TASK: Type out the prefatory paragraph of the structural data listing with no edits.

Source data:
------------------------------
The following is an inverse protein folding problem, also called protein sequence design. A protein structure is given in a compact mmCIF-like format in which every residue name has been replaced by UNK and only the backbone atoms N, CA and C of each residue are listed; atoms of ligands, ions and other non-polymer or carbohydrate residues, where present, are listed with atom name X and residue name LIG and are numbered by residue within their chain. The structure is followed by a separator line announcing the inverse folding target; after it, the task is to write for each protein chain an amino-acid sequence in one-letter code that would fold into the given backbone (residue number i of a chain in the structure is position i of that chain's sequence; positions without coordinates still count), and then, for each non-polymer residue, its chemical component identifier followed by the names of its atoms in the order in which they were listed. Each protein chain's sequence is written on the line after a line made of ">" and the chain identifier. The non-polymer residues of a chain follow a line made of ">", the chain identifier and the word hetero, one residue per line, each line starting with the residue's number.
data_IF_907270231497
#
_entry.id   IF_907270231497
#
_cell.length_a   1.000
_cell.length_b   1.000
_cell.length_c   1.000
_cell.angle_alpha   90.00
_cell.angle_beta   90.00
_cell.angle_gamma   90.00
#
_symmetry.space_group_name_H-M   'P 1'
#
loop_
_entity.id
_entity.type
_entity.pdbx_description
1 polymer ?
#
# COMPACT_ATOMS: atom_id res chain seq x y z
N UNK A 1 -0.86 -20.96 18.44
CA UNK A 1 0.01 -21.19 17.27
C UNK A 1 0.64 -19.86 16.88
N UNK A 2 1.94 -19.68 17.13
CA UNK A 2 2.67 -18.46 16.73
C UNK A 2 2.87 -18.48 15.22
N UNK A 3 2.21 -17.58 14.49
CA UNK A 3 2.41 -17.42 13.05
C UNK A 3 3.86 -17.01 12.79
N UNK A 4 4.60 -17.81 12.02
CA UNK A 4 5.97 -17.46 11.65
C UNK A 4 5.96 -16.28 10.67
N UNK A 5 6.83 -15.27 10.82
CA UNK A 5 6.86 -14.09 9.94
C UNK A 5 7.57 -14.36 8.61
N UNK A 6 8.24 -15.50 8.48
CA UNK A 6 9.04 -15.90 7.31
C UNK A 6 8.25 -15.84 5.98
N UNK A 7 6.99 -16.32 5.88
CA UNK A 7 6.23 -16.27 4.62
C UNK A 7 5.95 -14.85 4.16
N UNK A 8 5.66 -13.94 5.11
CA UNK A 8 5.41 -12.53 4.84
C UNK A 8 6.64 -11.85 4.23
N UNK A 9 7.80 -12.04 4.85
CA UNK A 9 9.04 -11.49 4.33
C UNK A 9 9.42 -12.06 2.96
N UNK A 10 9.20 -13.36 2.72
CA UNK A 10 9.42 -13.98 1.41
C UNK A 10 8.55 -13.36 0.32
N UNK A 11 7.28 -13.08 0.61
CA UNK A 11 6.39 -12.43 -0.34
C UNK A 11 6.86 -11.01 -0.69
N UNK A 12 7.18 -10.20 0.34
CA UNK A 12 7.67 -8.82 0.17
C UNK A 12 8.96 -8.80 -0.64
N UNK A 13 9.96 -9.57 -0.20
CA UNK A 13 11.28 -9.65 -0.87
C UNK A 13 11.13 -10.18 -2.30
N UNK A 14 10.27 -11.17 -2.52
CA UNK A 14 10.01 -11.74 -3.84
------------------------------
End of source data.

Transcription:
The following is an inverse protein folding problem, also called protein sequence design. A protein structure is given in a compact mmCIF-like format in which every residue name has been replaced by UNK and only the backbone atoms N, CA and C of each residue are listed; atoms of ligands, ions and other non-polymer or carbohydrate residues, where present, are listed with atom name X and residue name LIG and are numbered by residue within their chain. The structure is followed by a separator line announcing the inverse folding target; after it, the task is to write for each protein chain an amino-acid sequence in one-letter code that would fold into the given backbone (residue number i of a chain in the structure is position i of that chain's sequence; positions without coordinates still count), and then, for each non-polymer residue, its chemical component identifier followed by the names of its atoms in the order in which they were listed. Each protein chain's sequence is written on the line after a line made of ">" and the chain identifier. The non-polymer residues of a chain follow a line made of ">", the chain identifier and the word hetero, one residue per line, each line starting with the residue's number.